Three weeks into his presidency of Prince George's Community College, Ronald A. Williams made it clear that he intends to do a lot of public relations work on behalf of the 40-year-old school.
"I've got competent people who can run the institution," Williams, 48, said last week. "My job is to position the college firmly in the community to make sure people have a picture of the college as efficient, effective, competent and available."
Williams told a group of reporters gathered for what was billed as a "conversational breakfast" that he expects his presidency to be "external. . . . Most of my work will be outside because there's a lot of friendship-building to be done."
The new president said he intends to make the institution a "national leader" within five years, by redefining the school's political and business relationships, by upgrading its relevance to the high-tech industry and by making the school more accessible to far-flung parts of the county.
Williams, a native of Barbados and onetime Olympic sprinter, was most recently president of the Community College of Philadelphia, which has 40,000 students, compared with Prince George's 35,000. Before that, he ran Minnesota's 21 community colleges.
In his new post, Williams said he plans to be aggressive in dealing with "problematic issues" in the coming months.
Among them: recruiting more full-time and minority instructors, reaching out to the Latino community, repairing the school's running track, securing computers and software for students, forming tighter alliances with four-year colleges, overhauling the tuition structure and boosting the school's retention rate.
It's a full plate, Williams acknowledged, but "the whole infrastructure of the institution needs to be redefined," he said.
And the moment, he feels, is now. "Prince George's County is something unique in American history--it is the first time race and wealth have come together," Williams said. "What is so important in this county is learning how to take that wealth and turn it into national influence."
To that end, Williams said the college needs to "clarify and define" its part in the county's economic master plan. The college should be identified as the "lead agency to aid in the development of an adequate work force," he said.
Williams also said he believes there is not enough access to the college in the northern and southern parts of the county. For now, he proposes the creation of a northern "access point," a physical presence of some kind, to help keep students from leaving the area to attend community colleges in surrounding counties.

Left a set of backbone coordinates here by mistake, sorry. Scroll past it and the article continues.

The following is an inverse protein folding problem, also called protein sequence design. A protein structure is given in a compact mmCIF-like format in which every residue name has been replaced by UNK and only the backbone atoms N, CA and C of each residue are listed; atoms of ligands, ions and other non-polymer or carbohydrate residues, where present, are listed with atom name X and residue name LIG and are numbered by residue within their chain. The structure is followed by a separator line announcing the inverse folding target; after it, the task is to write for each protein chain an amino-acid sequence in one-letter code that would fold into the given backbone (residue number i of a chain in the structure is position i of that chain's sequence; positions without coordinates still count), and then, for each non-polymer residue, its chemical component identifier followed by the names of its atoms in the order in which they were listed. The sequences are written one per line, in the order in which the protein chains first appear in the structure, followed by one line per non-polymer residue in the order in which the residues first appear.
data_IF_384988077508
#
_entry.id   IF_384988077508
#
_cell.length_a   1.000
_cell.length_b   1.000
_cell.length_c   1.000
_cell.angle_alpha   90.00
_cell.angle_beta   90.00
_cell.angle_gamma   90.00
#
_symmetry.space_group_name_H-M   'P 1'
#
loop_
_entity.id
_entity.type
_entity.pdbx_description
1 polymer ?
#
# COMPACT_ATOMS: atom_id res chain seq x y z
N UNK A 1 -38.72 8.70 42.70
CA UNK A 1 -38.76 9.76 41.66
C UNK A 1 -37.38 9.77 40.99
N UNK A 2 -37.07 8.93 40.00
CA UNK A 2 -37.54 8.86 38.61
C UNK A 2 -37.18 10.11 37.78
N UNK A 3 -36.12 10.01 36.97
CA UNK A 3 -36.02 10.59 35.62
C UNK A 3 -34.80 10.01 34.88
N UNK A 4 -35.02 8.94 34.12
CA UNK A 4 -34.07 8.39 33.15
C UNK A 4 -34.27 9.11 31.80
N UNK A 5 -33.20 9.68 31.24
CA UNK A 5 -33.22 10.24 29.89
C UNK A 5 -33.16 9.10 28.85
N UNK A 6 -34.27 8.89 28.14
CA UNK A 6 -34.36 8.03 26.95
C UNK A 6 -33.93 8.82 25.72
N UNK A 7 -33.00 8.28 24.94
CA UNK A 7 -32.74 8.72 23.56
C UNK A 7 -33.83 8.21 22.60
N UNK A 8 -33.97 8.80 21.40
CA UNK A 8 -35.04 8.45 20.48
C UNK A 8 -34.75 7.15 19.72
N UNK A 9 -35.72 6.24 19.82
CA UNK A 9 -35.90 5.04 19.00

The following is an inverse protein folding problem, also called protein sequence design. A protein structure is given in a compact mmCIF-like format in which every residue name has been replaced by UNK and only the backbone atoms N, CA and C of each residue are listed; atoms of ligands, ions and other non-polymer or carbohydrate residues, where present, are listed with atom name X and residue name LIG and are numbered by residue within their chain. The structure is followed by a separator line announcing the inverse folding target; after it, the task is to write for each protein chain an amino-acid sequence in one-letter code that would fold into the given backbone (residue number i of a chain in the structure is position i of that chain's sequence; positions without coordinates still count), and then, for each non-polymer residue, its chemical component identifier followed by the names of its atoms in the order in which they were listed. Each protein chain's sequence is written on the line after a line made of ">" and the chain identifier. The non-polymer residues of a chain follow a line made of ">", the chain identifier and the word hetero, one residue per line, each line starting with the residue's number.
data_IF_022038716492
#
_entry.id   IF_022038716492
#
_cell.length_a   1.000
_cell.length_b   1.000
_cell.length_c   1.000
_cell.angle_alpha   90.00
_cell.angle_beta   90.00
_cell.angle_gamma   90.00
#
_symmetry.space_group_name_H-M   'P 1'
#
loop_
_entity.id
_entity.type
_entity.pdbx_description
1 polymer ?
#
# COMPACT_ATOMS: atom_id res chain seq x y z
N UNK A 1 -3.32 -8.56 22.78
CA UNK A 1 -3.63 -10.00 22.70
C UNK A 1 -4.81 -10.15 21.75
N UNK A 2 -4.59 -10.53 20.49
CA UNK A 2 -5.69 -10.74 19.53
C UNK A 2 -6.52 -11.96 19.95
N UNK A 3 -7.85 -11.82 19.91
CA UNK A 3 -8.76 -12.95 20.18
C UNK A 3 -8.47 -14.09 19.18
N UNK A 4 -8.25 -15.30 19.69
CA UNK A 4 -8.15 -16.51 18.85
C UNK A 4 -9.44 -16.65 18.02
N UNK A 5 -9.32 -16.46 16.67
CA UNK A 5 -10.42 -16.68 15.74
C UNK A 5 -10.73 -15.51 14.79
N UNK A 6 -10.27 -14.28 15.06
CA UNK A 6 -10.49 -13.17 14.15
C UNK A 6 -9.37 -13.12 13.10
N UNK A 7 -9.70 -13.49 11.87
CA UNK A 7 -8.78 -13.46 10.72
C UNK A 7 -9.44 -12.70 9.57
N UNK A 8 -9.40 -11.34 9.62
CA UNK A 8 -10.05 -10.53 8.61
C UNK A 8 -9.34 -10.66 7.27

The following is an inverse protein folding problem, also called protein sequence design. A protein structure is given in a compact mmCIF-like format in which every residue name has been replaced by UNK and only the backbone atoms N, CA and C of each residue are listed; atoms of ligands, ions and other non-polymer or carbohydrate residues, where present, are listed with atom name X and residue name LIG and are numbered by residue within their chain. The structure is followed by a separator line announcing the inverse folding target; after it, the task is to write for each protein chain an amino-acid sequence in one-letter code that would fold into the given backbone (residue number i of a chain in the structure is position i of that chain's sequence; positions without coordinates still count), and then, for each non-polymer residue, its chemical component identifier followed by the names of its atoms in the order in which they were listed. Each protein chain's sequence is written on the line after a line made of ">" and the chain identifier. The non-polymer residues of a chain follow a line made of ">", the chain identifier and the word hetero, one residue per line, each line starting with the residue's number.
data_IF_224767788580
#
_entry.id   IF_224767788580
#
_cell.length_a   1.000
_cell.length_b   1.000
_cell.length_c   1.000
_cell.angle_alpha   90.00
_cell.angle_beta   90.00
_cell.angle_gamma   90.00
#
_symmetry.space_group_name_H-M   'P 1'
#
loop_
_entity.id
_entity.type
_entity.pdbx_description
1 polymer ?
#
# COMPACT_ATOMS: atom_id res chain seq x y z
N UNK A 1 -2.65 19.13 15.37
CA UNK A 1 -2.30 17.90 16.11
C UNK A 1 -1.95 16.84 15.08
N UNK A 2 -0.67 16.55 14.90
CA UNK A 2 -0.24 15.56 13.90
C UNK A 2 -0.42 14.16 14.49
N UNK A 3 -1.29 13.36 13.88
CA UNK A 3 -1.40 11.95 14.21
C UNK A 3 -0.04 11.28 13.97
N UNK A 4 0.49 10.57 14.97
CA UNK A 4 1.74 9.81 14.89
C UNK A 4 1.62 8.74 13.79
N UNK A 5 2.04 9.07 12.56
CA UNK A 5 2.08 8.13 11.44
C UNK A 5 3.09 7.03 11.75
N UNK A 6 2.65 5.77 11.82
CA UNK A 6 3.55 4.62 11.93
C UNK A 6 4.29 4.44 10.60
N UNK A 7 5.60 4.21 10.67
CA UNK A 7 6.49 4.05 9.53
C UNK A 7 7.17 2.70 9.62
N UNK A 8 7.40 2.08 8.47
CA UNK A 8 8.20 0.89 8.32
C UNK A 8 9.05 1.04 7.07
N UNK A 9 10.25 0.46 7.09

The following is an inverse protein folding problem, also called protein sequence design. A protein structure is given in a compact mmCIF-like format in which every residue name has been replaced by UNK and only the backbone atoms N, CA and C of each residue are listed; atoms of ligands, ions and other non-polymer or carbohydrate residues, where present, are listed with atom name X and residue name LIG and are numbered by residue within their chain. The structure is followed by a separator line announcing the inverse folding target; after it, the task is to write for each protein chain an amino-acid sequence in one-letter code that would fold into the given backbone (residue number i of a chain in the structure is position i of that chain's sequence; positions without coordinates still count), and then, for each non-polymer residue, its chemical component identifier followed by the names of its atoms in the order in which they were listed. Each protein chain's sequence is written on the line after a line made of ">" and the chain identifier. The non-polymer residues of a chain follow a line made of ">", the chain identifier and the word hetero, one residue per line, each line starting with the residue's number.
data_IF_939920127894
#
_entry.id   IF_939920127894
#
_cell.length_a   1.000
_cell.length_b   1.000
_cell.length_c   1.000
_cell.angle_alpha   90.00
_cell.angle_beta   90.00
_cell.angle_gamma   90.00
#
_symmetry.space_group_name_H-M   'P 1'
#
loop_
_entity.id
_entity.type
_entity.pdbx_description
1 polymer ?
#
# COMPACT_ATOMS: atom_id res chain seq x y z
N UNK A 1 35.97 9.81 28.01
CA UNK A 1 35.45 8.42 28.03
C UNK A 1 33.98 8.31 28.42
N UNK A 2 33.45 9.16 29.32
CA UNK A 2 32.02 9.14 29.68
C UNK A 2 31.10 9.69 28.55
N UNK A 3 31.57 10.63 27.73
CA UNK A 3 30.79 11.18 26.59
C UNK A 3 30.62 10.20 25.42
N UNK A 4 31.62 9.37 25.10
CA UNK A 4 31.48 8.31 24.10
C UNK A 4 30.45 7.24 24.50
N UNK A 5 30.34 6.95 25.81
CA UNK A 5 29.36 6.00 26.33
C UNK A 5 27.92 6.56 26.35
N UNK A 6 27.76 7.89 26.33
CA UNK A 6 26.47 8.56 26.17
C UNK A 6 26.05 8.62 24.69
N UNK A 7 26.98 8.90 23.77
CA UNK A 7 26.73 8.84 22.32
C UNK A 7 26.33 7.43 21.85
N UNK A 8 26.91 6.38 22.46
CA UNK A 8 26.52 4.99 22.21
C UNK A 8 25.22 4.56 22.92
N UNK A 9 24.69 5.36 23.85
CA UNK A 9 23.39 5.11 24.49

"We're losing students," Williams said. "To put that in dollar terms . . . we're losing $3.6 million a year [in tuition and state funds] to surrounding counties because students aren't staying for possible education here."
And the students who do stay and happen also to be middle class are "getting the squeeze" financially, he said, because the very poor get aid and the rich have other options. "One of the things I want to do over the next few years is to find a way to reduce that burden. It's a major issue to me."
Members of the president's "Cabinet" also were at the breakfast. Alonia Sharps, assistant to the president for minority affairs and affirmative action programs, said that Williams and the other administrators serving directly under him are "all in sync."
Williams said he plans to meet with political and educational leaders, then with members of the business community. He said he plans to devote October to getting to know community groups.
Williams has already met with County Executive Wayne K. Curry (D) and Norman L. Carter, president of the Prince George's County Chamber of Commerce. One meeting he believes is particularly important is an upcoming session with Iris T. Metts, the new school superintendent.
"What I'm going to be saying is, 'Look, the college is also here to serve. Let us know how we can help you,' " Williams said. "We'd like to make ourselves a pipeline for potential teachers. We'll be redefining our own institution to fit her needs, if that's the case."
Williams also is interested in fixing what he called the "relative disconnect" between elementary and high school teaching and higher education. To that end, there should be more clarity in the admissions standards, he said.
"I see us as a bridge between K-through-12 and four-year colleges," Williams said. "We don't have the same prestige as four-year colleges. The more we can link ourselves with those institutions, the more easily we'll be able to recruit students and keep them here."
Although Williams is concerned about diversity on campus, he managed to overlook one historic event in the school's history. When a reporter asked, "Are you the first minority president?" Williams responded, "I have no idea, am I?" Members of the Cabinet responded, "Yes, you are."
"I have to believe that's significant," Williams said, laughing a bit and seemingly struck by the discovery. "It's just not the way I construct my life or my thinking."
CAPTION: Ronald A. Williams talked to reporters about plans for Prince George's Community College.